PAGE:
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Jack Knox to tell tale of newspaper wars

On his first assignment, he was sent downtown to investigate a bloated cow. Those at the stockyards on Lorne Street said the beast was no longer theirs.
jack knox
Jack Knox poses with his 2015 Commentator of the Year award at the Jack Webster Awards.

On his first assignment, he was sent downtown to investigate a bloated cow.

Those at the stockyards on Lorne Street said the beast was no longer theirs. The railyard staff said they wanted nothing to do with it and the city said it was someone else’s problem. But Jack Knox said it made him feel like Woodward and Bernstein.

It was the first assignment of a career in journalism that has so far spanned 40 years.

Knox showed up at the Kamloops Daily News one day with a bag full of newspaper clippings and some good timing. One of the paper’s reporters had just burst their appendix and “out of sheer desperation” the 19-year-old Knox was hired.

His time as a reporter in the city was during what he calls the golden age of journalism — “or at least the bronze age,” he told KTW.

On Friday, he will speak at a Kamloops Society for the Written Arts event at St. Andrews on the Square, at Seymour Street and Second Avenue, from 7 p.m. to 8:30 p.m. Tickets are $10 in advance or $15 at the door and available online.

Knox will share old war stories about the newspaper wars of the ‘70s and ‘80s and the state of journalism today.

“Kamloops always punched above its weight for journalism,” he said. “There was a time when the two newspaper giants in Canada were Southam and Thomson — and Kamloops was actually the last city in Canada where the two went head-to-head.”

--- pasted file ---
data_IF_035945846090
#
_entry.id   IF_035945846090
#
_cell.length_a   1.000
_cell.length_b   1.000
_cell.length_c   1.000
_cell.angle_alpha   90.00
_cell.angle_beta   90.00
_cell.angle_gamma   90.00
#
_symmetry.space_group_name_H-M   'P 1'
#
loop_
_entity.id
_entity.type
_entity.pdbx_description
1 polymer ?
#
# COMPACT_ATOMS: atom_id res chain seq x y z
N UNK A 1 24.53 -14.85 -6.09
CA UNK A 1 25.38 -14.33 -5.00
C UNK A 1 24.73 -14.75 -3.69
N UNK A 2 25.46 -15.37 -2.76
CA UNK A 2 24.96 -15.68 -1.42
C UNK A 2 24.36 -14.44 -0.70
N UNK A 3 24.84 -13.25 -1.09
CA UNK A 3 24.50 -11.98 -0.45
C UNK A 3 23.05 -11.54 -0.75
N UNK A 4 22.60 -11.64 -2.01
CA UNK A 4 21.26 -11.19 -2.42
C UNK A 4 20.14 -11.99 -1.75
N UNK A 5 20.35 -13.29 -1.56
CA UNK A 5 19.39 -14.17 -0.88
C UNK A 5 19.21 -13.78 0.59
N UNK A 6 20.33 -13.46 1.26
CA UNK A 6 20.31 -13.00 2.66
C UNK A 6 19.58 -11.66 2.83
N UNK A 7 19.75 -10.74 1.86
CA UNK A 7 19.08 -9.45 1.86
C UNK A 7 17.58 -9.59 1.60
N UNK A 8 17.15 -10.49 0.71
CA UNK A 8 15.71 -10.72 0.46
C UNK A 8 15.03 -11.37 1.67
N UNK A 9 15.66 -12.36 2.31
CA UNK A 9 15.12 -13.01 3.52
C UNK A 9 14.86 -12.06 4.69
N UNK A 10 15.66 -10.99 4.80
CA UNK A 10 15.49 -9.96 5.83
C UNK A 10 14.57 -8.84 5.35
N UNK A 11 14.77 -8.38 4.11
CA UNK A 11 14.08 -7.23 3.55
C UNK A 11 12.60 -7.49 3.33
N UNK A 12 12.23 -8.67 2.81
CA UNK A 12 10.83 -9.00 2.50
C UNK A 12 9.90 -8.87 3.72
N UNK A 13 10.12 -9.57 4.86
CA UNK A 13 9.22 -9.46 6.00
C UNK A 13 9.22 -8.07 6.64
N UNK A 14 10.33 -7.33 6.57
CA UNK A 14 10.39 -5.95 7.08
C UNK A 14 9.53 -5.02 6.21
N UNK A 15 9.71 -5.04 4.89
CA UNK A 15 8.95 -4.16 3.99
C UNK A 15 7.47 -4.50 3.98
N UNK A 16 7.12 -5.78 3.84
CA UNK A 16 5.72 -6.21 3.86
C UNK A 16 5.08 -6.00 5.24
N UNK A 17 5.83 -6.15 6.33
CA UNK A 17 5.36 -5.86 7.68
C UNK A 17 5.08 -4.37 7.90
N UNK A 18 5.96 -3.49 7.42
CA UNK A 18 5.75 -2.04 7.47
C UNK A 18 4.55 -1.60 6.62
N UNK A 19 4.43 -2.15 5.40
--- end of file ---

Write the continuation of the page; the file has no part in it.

Knox said the competitive environment was a good thing for the city — and evidently a good thing for him — and the city became known for its talented reporters.

“Everybody had the idea that small-town journalism didn’t have to mean small-time journalism,” he said.

Knox recalled the arrival of a new editor at the Kamloops Sentinel — the Southam paper — who received a note from Knox and his fellow competitors attached to a quart of buttermilk. The note read: “This is for the ulcer we’re going to give you.”

“He sent back a case of beer and we thought, ‘OK, he’s all right,’” Knox said.

Knox will likely also share some moments of glory, like the story of how, as a 20-year-old scribe, he was sent to cover a loggers’ union meeting gone awry. He shared the story with KTW — with a disclaimer of embarrassment.

“They had just settled their contract and were protesting at the union headquarters. They end up having a brawl — a window gets broken and there’s a fist fight. They’re throwing punches through the broken glass,” he recalled.

“It’s right on deadline, so I go running down to the nearby McDonald’s and I actually vaulted the counter — which shows how young I was — and I yelled ‘Press! Give me a phone.’”

They gave him a phone — along with a Big Mac and a coffee.

When he returned to the office, Knox said his city editor just put his face in his hands.

Knox’s Kamloops career ended about seven years later when he up and moved to England for the adventure of it. He returned a year-and-a-half later to Saskatchewan before making his way back to B.C. via Campbell River and finally landed in his longtime home of Victoria, where he has been a copy editor, city editor, opinion pages editor and columnist for the Victoria Times-Colonist.

Along the way, Knox has learned a thing or two about journalism and plans on sharing those thoughts and concerns, including what has happened as a result of declining advertising business.

“You really see people in positions of public trust knowing they can get away with less scrutiny now. It’s really kind of demoralizing,” he said.
“It comes down to the readers. The financial formula has always been that Canadians don’t pay for news. Advertisers pay for advertising. Now 50 per cent of all advertising goes to Facebook and Google.

“So, now we’re not losing to other news sources, we’re losing to cat videos and porn.”